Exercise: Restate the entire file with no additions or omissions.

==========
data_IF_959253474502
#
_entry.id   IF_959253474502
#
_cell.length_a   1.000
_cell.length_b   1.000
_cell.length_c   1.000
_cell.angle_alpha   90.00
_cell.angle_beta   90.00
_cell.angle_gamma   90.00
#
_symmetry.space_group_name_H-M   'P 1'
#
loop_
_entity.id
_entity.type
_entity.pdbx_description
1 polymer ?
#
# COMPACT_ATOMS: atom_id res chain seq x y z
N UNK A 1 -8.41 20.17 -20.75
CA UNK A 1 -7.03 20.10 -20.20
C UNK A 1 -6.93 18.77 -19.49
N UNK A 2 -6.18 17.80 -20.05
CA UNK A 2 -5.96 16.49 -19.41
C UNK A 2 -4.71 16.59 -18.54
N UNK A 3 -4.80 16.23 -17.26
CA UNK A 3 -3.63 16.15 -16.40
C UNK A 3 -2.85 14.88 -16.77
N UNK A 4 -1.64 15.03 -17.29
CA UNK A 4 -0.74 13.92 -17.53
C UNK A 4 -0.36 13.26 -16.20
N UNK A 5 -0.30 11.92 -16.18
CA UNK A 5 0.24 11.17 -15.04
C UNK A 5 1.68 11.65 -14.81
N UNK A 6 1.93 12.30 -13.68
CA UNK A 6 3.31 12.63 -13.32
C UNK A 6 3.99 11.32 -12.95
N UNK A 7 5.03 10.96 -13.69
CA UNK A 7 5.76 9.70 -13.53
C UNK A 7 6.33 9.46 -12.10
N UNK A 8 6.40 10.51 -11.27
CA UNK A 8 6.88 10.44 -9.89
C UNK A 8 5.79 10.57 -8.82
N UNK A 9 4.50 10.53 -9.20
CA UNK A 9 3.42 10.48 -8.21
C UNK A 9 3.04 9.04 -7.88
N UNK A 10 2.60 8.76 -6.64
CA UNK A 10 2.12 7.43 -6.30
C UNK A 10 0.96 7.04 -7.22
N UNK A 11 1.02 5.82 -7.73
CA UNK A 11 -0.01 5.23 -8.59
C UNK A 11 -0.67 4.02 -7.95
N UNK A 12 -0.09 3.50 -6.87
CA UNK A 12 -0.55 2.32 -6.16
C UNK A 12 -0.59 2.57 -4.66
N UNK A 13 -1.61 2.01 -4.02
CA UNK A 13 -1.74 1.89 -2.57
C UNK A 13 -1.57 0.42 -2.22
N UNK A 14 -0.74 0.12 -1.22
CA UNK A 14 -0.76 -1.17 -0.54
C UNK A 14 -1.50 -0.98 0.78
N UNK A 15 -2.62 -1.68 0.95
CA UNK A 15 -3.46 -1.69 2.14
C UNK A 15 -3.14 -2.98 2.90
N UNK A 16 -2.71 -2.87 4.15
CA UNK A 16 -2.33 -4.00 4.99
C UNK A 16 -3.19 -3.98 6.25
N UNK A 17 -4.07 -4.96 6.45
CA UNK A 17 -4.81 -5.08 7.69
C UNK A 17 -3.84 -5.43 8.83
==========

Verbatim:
data_IF_959253474502
#
_entry.id   IF_959253474502
#
_cell.length_a   1.000
_cell.length_b   1.000
_cell.length_c   1.000
_cell.angle_alpha   90.00
_cell.angle_beta   90.00
_cell.angle_gamma   90.00
#
_symmetry.space_group_name_H-M   'P 1'
#
loop_
_entity.id
_entity.type
_entity.pdbx_description
1 polymer ?
#
# COMPACT_ATOMS: atom_id res chain seq x y z
N UNK A 1 -8.41 20.17 -20.75
CA UNK A 1 -7.03 20.10 -20.20
C UNK A 1 -6.93 18.77 -19.49
N UNK A 2 -6.18 17.80 -20.05
CA UNK A 2 -5.96 16.49 -19.41
C UNK A 2 -4.71 16.59 -18.54
N UNK A 3 -4.80 16.23 -17.26
CA UNK A 3 -3.63 16.15 -16.40
C UNK A 3 -2.85 14.88 -16.77
N UNK A 4 -1.64 15.03 -17.29
CA UNK A 4 -0.74 13.92 -17.53
C UNK A 4 -0.36 13.26 -16.20
N UNK A 5 -0.30 11.92 -16.18
CA UNK A 5 0.24 11.17 -15.04
C UNK A 5 1.68 11.65 -14.81
N UNK A 6 1.93 12.30 -13.68
CA UNK A 6 3.31 12.63 -13.32
C UNK A 6 3.99 11.32 -12.95
N UNK A 7 5.03 10.96 -13.69
CA UNK A 7 5.76 9.70 -13.53
C UNK A 7 6.33 9.46 -12.10
N UNK A 8 6.40 10.51 -11.27
CA UNK A 8 6.88 10.44 -9.89
C UNK A 8 5.79 10.57 -8.82
N UNK A 9 4.50 10.53 -9.20
CA UNK A 9 3.42 10.48 -8.21
C UNK A 9 3.04 9.04 -7.88
N UNK A 10 2.60 8.76 -6.64
CA UNK A 10 2.12 7.43 -6.30
C UNK A 10 0.96 7.04 -7.22
N UNK A 11 1.02 5.82 -7.73
CA UNK A 11 -0.01 5.23 -8.59
C UNK A 11 -0.67 4.02 -7.95
N UNK A 12 -0.09 3.50 -6.87
CA UNK A 12 -0.55 2.32 -6.16
C UNK A 12 -0.59 2.57 -4.66
N UNK A 13 -1.61 2.01 -4.02
CA UNK A 13 -1.74 1.89 -2.57
C UNK A 13 -1.57 0.42 -2.22
N UNK A 14 -0.74 0.12 -1.22
CA UNK A 14 -0.76 -1.17 -0.54
C UNK A 14 -1.50 -0.98 0.78
N UNK A 15 -2.62 -1.68 0.95
CA UNK A 15 -3.46 -1.69 2.14
C UNK A 15 -3.14 -2.98 2.90
N UNK A 16 -2.71 -2.87 4.15
CA UNK A 16 -2.33 -4.00 4.99
C UNK A 16 -3.19 -3.98 6.25
N UNK A 17 -4.07 -4.96 6.45
CA UNK A 17 -4.81 -5.08 7.69
C UNK A 17 -3.84 -5.43 8.83